Are you planning to have a vacation in Mexico City? Before you go, you must know a thing or two about this beautiful city.
Travelers love to go to the city because of its famous attractions and colonial architecture. Places such as the Zócalo: The Birthplace of the Constitution, Templo Mayor and the Great Pyramid of Tenochtitlán, adds to the city’s charm.
Bear in mind that this place is a bit expensive, so you have to stay at a hostel. Luckily, this city has a lot of amazing hostels. They are earning immense respect and popularity from all around the world. Expensive? Not at all! You just need to make sure that you stay in a hostel that fits your needs.
Top 5 Hostels in Mexico City:
- 1. Hostel Mundo Joven Catedral
- 2. Casa Pepe Mexico City
- 3. Hostel Amigo
- 4. Hostel Suites DF
- 5. Hostel Regina Mexico City
The 5 Best Party Hostels in Mexico City
Hostel Mundo Joven Catedral
It is a fun hostel with a highly social vibe. It is also one of the best backpacker bars in town because it has incredible views, great prices, and it is always buzzing with activity. The hostel also has lots of communal areas and daily free activities. Aside from that, it is an excellent place to meet new people because a lot of travelers stay here. They organize regular BBQ, Guacamole, Salsa and Tequila nights as well as many different free walking tours.
- They have daily events
- The bar is nice
Casa Pepe Mexico City
Casa Pepe is ideally located near the city center and great local bars and restaurants. Perfect for digital nomads and solo travelers. They organize a lot of events and fun activities like in-house concerts, Mezcal, tequila tastings, pub crawls, cooking classes, etc. They also serve free traditional Mexican breakfast every morning.
- They have daily activities and a great place to party
Hostel Amigo is a fresh and very social hostel with unique decoration and features a restaurant and a bar where travelers from all over the world gather and hang out. Great breakfast, super friendly staff, and a fantastic location to discover Mexico City.
- Highly social hostel
- It has a great bar
- It is an excellent place to party
Hostel Suites DF
Hostel Suites DF is a party hostel with a communal vibe good for meeting other travelers. It has a terrace where anyone can hang out together while drinking beer. It also has many board games in their comfy lounge. Walking distance to the historic district and many tours on offer. Great place for fun.
- A highly social hostel
- It is perfect for clubbing
- They organize a lot of activities
Hostel Regina Mexico City
Hostel Regina is a razy party hostel situated near the main square where all the popular bars and clubs are found. They also have DJ sets and live music organized almost every day if you want to party inside. The party starts on Fridays and Saturdays from 5 pm to 2 am. They also offer free breakfast, dinner, and drinks for all the guests.
- Crazy parties
- A perfect place for clubbing
How is the Nightlife in Mexico City?
Mexico City is a big city, so it’s no surprise that its nightlife is as vibrant and diverse as the city itself. Whether you want to lounge with a cocktail at a high-end bar or drink with hip people at mezcalerías and cantinas, Mexico City has a little bit of everything to offer for everyone. Locals usually head to the trendy neighborhoods of Roma and Condesa if they want to have a fantastic night.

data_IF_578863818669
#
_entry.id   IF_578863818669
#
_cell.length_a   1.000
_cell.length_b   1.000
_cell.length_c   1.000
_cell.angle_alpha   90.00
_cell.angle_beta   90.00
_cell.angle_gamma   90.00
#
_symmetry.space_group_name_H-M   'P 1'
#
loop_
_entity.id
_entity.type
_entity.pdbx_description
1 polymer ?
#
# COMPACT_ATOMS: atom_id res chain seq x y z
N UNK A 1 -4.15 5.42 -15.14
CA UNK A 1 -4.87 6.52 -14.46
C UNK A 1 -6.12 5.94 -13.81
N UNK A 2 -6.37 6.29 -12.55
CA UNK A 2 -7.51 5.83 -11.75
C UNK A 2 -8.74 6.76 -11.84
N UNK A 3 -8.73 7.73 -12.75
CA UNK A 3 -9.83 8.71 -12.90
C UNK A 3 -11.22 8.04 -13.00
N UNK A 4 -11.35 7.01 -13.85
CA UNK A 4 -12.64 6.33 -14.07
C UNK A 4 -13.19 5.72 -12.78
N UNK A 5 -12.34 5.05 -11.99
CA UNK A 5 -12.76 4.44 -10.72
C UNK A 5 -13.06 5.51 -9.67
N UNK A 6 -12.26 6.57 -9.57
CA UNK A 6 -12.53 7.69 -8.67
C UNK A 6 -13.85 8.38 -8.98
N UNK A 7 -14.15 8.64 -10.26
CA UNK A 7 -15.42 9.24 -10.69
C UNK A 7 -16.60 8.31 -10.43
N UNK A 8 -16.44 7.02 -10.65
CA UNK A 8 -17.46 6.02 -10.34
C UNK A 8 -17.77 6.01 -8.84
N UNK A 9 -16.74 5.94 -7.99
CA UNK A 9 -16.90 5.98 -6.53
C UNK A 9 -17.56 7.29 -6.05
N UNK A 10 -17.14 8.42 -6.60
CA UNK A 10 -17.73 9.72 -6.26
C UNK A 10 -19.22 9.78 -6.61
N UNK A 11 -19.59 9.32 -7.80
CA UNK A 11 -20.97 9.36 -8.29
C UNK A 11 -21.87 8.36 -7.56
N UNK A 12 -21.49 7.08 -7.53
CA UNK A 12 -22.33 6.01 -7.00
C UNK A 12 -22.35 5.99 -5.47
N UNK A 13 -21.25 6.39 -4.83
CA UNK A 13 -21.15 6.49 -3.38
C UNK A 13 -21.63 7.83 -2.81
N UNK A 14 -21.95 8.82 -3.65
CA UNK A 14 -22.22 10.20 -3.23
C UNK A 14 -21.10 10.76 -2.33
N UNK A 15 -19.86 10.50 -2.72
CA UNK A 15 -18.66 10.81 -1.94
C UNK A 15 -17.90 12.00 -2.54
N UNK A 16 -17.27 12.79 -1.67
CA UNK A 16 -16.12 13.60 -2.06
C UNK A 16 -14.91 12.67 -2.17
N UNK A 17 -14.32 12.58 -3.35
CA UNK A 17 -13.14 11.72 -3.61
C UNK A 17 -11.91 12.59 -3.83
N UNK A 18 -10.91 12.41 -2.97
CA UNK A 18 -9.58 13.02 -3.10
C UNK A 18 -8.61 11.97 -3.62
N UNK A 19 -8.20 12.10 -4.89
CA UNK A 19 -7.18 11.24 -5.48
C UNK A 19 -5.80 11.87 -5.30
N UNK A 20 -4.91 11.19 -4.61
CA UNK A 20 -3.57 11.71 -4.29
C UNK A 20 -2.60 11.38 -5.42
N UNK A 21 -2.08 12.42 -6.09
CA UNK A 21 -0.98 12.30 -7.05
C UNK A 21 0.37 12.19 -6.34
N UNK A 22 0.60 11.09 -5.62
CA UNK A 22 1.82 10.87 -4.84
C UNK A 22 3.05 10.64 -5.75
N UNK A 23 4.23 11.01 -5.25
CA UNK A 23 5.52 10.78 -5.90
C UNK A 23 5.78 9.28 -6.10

The Most Popular Party Areas in Mexico City
If you want to have a great night, you should head to these bars:
Downtown Mexico City, also called the Centro Histórico, is usually seen as the real heart of the city. It is bustling with life, and it boasts some of the most delightful bars. Many of these bars have breathtaking views of the city. Although these streets are crowded, many bars found here still manage to retain their authenticity and uniqueness.
If you’re looking for an expensive setting with gorgeous city vistas, head to Miralto, which is found in the Torre Latinoamericana. Another excellent rooftop bar is Restaurante Bar Terazza, which has impressive views of the Zócalo. If you want to experience one of the finest mezcalerías in the city, you should head to Bósforo. Other bars worth visiting are the Cultubar Hostería La Bota and the Brooklyn-inspired Al Andar.
Polanco is the wealthy neighborhood of Mexico City. It is located north of Chapultepec Park, and you can comfortably spend the night doing bar-hops along the trendy Avenida Presidente Masaryk. Also, there are lots of small, little known clubs found on streets just off the main Avenida and Virgilio is a known hotspot. However, the clubs are quite exclusive, and the drinks are a bit pricey. Still, the extravagance of the bars makes it all the more enticing.
A must-visit is the city’s first speakeasy bar, Jules’ Basement, which is notable because it is hidden behind a fridge door. La Santa has an expensive vibe where partygoers must dress to impress. Even more unique is Dinsmoor, an underground speakeasy where only those with personal connections can enter the club. For a bit more casual, you can head to the well-hidden Scotch, which is found down an alley and through a back entrance.
Roma is the center of the city’s hipster culture. It has quirky residents, trendy bars, and clubs to complete the ensemble. The best place to kick-off your night would be at the Avenida Álvaro Obregón – a street with heaps of energetic bars and crowds of well-dressed locals. One good thing about Roma is that there is always something happening, even if it is underground and obscure.